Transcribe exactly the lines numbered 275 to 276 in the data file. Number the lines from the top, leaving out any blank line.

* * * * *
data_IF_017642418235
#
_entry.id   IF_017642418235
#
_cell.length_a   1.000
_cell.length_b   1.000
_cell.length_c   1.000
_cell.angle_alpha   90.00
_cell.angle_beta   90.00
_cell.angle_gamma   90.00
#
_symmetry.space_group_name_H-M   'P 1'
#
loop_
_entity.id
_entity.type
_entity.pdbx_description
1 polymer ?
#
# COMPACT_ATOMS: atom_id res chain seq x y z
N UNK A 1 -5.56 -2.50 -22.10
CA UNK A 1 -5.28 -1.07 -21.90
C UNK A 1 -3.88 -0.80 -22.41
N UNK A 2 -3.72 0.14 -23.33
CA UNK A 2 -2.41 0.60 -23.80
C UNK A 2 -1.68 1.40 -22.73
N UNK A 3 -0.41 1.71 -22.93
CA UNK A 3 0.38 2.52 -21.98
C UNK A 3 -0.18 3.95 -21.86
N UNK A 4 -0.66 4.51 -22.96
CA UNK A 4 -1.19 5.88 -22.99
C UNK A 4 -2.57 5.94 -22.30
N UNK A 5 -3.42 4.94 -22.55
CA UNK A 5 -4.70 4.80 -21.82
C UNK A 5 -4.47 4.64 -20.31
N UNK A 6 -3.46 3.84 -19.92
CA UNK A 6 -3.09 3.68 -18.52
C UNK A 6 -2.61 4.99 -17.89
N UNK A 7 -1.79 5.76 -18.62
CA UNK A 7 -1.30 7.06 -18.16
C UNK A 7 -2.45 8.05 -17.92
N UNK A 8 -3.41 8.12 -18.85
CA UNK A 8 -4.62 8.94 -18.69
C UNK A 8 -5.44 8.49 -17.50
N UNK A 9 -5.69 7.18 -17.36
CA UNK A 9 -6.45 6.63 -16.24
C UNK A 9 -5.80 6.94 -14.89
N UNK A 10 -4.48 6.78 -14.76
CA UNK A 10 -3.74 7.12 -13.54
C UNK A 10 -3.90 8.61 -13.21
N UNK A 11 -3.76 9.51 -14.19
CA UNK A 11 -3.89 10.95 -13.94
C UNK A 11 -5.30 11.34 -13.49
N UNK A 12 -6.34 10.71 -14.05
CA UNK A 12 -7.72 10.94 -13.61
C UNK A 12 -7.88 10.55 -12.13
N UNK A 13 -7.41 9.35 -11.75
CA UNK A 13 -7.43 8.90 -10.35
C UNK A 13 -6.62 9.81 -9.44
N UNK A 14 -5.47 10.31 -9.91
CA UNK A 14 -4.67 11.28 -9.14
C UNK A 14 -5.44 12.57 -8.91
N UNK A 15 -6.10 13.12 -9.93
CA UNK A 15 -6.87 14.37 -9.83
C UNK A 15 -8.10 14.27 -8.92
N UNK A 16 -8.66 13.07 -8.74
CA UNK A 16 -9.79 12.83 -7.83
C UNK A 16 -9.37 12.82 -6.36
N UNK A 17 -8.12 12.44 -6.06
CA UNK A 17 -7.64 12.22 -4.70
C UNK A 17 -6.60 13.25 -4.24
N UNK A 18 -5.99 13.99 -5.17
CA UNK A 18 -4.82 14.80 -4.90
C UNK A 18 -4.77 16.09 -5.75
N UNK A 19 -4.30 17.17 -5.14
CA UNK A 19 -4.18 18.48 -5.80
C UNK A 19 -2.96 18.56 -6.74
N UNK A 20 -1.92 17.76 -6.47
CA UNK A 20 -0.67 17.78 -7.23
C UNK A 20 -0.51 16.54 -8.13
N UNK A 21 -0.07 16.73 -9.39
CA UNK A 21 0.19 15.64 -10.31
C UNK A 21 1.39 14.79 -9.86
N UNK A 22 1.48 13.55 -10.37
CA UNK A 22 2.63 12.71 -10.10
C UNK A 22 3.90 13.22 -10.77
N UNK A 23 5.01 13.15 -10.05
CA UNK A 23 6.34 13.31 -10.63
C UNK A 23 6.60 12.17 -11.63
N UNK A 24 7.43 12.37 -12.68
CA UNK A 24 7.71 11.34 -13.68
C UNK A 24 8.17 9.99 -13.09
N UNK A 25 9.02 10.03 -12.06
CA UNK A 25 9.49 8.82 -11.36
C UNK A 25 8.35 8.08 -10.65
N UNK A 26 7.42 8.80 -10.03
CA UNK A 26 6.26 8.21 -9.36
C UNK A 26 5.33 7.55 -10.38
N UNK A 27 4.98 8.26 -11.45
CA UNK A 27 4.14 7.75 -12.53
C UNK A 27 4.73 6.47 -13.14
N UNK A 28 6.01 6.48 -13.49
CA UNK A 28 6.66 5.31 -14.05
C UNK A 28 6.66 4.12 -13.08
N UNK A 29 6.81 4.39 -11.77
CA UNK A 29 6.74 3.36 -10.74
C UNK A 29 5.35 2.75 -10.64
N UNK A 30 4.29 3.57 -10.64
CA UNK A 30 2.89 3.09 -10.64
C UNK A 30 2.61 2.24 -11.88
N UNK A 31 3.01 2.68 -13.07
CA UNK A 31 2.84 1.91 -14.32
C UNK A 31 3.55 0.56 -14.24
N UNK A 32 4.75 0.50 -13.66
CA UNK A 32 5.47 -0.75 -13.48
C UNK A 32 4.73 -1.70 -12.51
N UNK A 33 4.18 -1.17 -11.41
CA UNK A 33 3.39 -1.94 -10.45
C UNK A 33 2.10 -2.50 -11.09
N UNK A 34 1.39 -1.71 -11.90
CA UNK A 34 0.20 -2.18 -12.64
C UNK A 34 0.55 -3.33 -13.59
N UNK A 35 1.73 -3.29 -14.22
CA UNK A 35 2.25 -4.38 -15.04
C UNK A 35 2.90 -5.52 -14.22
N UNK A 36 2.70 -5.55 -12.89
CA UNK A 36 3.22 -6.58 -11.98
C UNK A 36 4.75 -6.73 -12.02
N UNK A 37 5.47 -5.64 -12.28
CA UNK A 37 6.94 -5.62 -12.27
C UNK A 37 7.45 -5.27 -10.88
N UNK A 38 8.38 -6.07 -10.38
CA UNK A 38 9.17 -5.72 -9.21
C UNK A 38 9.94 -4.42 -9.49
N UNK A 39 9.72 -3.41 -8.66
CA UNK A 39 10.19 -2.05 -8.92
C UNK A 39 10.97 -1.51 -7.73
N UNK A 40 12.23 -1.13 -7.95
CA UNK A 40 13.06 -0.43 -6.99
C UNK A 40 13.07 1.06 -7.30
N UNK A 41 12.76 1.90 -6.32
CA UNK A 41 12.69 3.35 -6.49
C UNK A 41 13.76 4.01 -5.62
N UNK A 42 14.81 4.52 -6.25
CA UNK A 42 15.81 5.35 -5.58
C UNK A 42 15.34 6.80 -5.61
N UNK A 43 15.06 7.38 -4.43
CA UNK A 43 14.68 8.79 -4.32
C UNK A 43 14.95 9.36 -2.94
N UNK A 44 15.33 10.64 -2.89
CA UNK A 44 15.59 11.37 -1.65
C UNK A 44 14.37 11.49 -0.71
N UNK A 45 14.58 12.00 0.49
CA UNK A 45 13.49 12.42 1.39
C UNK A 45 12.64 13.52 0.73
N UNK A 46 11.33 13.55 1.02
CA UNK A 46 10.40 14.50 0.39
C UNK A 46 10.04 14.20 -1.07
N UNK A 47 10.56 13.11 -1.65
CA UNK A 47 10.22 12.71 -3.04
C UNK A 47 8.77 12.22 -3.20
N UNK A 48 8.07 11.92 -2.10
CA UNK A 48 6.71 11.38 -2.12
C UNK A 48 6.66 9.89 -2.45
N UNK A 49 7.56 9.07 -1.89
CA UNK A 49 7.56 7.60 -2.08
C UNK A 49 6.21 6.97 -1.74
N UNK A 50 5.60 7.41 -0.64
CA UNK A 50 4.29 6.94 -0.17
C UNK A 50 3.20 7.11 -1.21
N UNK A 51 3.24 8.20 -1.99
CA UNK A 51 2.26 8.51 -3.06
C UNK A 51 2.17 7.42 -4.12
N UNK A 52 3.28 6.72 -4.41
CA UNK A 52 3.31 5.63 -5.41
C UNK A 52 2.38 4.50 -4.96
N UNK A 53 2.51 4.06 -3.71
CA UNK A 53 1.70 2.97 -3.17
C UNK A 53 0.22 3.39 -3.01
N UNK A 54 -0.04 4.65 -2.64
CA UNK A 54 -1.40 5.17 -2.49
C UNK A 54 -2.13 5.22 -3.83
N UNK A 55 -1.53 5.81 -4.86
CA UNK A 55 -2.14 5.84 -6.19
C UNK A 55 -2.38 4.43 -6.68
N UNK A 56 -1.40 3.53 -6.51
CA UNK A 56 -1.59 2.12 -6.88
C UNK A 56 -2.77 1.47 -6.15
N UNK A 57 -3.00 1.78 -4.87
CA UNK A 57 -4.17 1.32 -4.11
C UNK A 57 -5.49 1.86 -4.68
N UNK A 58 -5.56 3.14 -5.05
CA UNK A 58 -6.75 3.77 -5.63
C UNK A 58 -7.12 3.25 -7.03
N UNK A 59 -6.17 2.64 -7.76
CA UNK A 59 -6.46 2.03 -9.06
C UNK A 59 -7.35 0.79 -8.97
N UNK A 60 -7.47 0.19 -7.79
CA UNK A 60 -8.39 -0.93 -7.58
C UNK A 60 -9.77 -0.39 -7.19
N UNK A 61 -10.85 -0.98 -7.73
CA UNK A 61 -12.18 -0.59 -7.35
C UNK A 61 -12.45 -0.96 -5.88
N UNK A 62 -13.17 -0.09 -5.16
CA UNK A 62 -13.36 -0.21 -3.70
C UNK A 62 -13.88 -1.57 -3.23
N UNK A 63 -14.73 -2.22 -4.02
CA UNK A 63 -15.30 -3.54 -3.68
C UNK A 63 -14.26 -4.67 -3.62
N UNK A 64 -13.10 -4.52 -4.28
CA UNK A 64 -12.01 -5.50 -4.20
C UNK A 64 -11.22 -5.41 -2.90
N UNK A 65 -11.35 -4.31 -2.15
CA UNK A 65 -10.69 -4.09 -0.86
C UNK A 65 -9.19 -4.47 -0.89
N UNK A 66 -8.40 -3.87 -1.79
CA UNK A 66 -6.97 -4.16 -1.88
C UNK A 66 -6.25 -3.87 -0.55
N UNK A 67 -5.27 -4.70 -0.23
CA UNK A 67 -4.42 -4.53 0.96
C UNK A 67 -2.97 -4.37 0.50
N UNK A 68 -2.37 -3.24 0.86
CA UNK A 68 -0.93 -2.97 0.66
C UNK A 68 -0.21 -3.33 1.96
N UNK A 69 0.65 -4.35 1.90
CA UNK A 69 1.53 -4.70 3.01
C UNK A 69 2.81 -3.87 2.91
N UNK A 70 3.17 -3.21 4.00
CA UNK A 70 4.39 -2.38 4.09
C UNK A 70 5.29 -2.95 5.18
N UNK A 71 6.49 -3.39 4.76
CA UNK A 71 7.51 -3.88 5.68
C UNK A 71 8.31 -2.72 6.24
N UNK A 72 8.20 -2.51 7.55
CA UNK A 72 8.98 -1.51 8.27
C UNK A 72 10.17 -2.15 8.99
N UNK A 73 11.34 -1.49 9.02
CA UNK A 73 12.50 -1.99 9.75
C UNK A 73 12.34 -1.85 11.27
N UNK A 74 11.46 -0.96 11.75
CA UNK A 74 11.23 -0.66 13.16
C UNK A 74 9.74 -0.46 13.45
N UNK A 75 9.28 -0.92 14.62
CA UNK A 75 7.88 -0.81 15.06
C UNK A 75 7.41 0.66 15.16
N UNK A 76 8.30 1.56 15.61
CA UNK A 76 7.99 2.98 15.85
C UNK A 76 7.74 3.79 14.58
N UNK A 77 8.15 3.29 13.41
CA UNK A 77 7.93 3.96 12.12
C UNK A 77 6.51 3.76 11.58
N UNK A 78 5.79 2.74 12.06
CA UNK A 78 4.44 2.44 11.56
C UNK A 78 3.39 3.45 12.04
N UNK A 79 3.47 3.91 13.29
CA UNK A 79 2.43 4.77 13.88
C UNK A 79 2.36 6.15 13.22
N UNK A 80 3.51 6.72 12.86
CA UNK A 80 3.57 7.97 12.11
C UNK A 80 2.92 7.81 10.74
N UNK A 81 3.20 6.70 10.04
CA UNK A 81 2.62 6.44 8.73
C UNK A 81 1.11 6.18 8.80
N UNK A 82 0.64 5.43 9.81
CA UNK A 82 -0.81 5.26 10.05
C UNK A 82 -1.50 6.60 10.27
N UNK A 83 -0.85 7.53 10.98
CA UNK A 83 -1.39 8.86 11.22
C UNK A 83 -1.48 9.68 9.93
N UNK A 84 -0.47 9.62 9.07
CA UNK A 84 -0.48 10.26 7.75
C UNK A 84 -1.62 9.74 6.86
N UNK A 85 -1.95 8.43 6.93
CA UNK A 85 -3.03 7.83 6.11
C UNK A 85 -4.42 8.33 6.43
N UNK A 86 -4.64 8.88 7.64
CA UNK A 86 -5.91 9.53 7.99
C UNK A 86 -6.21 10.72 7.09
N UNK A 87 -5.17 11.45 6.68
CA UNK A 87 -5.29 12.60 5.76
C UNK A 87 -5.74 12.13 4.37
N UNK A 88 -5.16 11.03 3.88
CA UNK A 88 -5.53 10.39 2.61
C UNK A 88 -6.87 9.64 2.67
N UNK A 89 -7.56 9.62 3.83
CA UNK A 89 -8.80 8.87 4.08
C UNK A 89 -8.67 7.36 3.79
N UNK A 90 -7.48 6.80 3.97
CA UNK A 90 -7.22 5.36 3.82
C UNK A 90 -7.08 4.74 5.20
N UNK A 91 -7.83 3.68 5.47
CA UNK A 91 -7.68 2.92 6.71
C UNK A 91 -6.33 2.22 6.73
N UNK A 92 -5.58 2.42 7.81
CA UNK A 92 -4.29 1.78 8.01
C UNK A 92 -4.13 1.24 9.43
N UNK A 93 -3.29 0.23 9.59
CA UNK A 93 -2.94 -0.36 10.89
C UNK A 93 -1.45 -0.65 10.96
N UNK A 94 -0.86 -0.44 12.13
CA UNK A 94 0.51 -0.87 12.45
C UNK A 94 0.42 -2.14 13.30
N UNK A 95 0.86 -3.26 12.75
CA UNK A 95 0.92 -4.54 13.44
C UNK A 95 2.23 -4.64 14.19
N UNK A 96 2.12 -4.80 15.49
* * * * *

C UNK A 85 -4.42 8.33 6.43
N UNK A 86 -4.64 8.88 7.64